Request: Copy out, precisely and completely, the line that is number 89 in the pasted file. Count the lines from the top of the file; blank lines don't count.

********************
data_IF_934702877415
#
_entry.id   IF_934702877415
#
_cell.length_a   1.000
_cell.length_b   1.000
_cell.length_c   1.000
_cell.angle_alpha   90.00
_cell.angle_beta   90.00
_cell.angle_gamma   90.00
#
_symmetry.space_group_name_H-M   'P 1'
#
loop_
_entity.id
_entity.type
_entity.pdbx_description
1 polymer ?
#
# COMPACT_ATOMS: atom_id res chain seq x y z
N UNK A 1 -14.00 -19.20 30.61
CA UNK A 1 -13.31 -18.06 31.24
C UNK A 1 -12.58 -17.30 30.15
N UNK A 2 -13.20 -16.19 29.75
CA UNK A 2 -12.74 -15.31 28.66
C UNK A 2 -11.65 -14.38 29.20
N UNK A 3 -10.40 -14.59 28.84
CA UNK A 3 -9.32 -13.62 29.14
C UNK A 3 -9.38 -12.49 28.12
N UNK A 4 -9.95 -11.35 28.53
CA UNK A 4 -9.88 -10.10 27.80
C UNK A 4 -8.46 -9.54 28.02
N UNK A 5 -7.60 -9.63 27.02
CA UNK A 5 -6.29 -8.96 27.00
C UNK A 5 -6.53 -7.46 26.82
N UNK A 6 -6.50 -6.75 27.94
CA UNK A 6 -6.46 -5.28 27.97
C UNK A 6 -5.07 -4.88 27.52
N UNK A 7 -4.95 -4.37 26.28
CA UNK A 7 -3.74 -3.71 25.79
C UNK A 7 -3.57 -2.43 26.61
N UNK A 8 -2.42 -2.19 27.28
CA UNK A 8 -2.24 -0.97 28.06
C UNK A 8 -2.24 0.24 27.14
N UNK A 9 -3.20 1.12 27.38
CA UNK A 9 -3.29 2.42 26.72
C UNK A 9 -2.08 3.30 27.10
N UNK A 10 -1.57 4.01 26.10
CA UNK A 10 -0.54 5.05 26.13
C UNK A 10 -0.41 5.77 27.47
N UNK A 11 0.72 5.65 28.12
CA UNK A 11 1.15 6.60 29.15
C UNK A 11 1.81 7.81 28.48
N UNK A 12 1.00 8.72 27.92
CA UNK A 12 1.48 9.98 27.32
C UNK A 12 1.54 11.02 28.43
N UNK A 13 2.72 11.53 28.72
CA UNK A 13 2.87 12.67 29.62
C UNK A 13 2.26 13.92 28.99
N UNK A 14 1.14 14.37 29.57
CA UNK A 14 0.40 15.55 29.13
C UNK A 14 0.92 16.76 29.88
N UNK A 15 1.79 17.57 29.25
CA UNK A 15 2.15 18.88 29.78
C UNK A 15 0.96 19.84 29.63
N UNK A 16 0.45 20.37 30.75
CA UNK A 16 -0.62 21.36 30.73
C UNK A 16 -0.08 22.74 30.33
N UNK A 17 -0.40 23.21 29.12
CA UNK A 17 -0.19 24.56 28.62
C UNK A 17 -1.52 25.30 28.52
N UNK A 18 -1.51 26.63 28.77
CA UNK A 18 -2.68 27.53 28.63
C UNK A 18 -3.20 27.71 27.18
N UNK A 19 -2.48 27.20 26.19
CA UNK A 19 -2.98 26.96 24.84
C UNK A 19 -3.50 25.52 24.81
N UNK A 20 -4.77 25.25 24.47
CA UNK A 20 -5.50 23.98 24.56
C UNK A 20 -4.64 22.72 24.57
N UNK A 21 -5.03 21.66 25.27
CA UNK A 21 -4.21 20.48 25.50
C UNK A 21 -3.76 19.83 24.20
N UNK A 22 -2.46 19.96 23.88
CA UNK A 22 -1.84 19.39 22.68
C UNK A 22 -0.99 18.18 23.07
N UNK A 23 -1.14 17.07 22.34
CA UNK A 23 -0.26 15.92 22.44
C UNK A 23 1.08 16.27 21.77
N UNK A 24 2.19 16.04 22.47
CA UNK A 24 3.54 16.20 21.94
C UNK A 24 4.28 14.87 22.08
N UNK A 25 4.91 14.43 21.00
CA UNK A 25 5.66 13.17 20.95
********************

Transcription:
C UNK A 23 1.08 16.27 21.77